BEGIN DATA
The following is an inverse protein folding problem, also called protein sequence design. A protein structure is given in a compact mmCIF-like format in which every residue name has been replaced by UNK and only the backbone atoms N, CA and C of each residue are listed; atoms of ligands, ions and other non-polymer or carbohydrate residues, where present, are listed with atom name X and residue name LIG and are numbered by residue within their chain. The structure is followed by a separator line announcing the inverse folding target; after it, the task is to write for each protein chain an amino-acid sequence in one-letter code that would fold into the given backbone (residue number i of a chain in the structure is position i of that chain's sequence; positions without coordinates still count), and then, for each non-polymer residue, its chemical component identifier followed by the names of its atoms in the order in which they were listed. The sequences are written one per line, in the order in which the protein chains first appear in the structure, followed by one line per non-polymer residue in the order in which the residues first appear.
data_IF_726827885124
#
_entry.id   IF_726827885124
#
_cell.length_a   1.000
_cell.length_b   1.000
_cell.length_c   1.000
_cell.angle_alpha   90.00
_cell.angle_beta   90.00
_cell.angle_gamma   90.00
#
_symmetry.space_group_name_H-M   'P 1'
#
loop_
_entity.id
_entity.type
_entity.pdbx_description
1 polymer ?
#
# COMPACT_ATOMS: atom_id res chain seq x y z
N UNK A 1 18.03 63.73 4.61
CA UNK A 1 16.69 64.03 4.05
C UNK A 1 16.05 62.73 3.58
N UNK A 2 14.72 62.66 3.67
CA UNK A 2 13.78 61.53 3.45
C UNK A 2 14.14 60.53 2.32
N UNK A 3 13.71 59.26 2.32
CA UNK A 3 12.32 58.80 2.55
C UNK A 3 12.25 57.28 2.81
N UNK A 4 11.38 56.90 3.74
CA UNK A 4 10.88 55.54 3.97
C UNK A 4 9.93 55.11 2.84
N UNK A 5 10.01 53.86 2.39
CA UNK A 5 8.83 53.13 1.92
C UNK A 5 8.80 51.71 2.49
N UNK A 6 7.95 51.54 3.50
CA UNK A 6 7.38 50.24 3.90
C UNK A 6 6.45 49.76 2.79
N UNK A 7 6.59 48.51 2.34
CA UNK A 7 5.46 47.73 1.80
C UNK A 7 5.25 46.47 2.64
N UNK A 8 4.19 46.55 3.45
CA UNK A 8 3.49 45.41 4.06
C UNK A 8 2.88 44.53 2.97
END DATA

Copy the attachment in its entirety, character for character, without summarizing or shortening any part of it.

The following is an inverse protein folding problem, also called protein sequence design. A protein structure is given in a compact mmCIF-like format in which every residue name has been replaced by UNK and only the backbone atoms N, CA and C of each residue are listed; atoms of ligands, ions and other non-polymer or carbohydrate residues, where present, are listed with atom name X and residue name LIG and are numbered by residue within their chain. The structure is followed by a separator line announcing the inverse folding target; after it, the task is to write for each protein chain an amino-acid sequence in one-letter code that would fold into the given backbone (residue number i of a chain in the structure is position i of that chain's sequence; positions without coordinates still count), and then, for each non-polymer residue, its chemical component identifier followed by the names of its atoms in the order in which they were listed. The sequences are written one per line, in the order in which the protein chains first appear in the structure, followed by one line per non-polymer residue in the order in which the residues first appear.
data_IF_726827885124
#
_entry.id   IF_726827885124
#
_cell.length_a   1.000
_cell.length_b   1.000
_cell.length_c   1.000
_cell.angle_alpha   90.00
_cell.angle_beta   90.00
_cell.angle_gamma   90.00
#
_symmetry.space_group_name_H-M   'P 1'
#
loop_
_entity.id
_entity.type
_entity.pdbx_description
1 polymer ?
#
# COMPACT_ATOMS: atom_id res chain seq x y z
N UNK A 1 18.03 63.73 4.61
CA UNK A 1 16.69 64.03 4.05
C UNK A 1 16.05 62.73 3.58
N UNK A 2 14.72 62.66 3.67
CA UNK A 2 13.78 61.53 3.45
C UNK A 2 14.14 60.53 2.32
N UNK A 3 13.71 59.26 2.32
CA UNK A 3 12.32 58.80 2.55
C UNK A 3 12.25 57.28 2.81
N UNK A 4 11.38 56.90 3.74
CA UNK A 4 10.88 55.54 3.97
C UNK A 4 9.93 55.11 2.84
N UNK A 5 10.01 53.86 2.39
CA UNK A 5 8.83 53.13 1.92
C UNK A 5 8.80 51.71 2.49
N UNK A 6 7.95 51.54 3.50
CA UNK A 6 7.38 50.24 3.90
C UNK A 6 6.45 49.76 2.79
N UNK A 7 6.59 48.51 2.34
CA UNK A 7 5.46 47.73 1.80
C UNK A 7 5.25 46.47 2.64
N UNK A 8 4.19 46.55 3.45
CA UNK A 8 3.49 45.41 4.06
C UNK A 8 2.88 44.53 2.97